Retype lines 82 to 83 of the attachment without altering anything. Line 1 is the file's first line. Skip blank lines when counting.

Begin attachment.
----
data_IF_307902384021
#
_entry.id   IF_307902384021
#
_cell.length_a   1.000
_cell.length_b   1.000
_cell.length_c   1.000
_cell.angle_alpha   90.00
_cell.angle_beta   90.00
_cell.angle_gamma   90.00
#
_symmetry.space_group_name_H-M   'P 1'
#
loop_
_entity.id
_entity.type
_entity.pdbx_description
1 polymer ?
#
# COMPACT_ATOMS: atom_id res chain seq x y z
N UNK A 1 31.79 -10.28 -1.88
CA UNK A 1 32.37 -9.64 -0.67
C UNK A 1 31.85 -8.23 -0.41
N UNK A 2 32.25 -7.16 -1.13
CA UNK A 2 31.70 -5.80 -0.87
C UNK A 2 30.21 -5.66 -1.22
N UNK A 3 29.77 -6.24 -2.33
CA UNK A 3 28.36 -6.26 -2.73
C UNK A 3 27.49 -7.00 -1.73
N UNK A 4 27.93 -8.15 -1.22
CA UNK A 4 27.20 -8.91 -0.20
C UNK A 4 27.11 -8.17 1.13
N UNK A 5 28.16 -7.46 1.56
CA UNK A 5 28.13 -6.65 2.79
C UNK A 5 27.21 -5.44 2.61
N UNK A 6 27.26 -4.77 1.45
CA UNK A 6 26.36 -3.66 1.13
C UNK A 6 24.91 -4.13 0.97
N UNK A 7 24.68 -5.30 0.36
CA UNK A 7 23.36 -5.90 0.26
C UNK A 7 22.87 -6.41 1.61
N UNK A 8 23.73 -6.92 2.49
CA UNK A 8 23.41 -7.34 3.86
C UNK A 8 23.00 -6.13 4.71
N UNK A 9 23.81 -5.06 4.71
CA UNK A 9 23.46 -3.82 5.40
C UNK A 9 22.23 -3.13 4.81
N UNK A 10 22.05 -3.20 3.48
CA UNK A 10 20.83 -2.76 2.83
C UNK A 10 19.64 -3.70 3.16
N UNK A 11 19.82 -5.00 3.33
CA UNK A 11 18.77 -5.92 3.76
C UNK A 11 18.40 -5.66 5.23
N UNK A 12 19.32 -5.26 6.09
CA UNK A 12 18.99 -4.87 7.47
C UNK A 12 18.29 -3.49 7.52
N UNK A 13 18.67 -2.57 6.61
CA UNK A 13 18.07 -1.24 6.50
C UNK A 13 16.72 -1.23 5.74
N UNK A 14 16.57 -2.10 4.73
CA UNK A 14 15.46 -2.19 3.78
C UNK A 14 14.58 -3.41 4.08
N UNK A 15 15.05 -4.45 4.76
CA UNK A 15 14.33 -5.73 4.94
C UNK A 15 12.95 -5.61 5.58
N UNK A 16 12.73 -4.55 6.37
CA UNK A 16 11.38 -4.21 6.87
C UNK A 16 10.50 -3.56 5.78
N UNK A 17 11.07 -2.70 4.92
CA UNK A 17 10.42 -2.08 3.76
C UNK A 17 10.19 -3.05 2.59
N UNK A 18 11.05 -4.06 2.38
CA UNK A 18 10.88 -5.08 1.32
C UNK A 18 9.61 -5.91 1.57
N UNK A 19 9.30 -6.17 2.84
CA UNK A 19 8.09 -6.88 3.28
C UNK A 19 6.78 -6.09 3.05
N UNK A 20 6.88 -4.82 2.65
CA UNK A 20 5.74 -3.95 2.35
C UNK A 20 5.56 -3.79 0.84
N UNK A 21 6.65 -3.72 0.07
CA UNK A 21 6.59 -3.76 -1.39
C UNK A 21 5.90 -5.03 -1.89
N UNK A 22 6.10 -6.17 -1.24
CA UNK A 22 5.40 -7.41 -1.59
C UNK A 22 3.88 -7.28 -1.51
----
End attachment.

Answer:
CA UNK A 21 6.59 -3.76 -1.39
C UNK A 21 5.90 -5.03 -1.89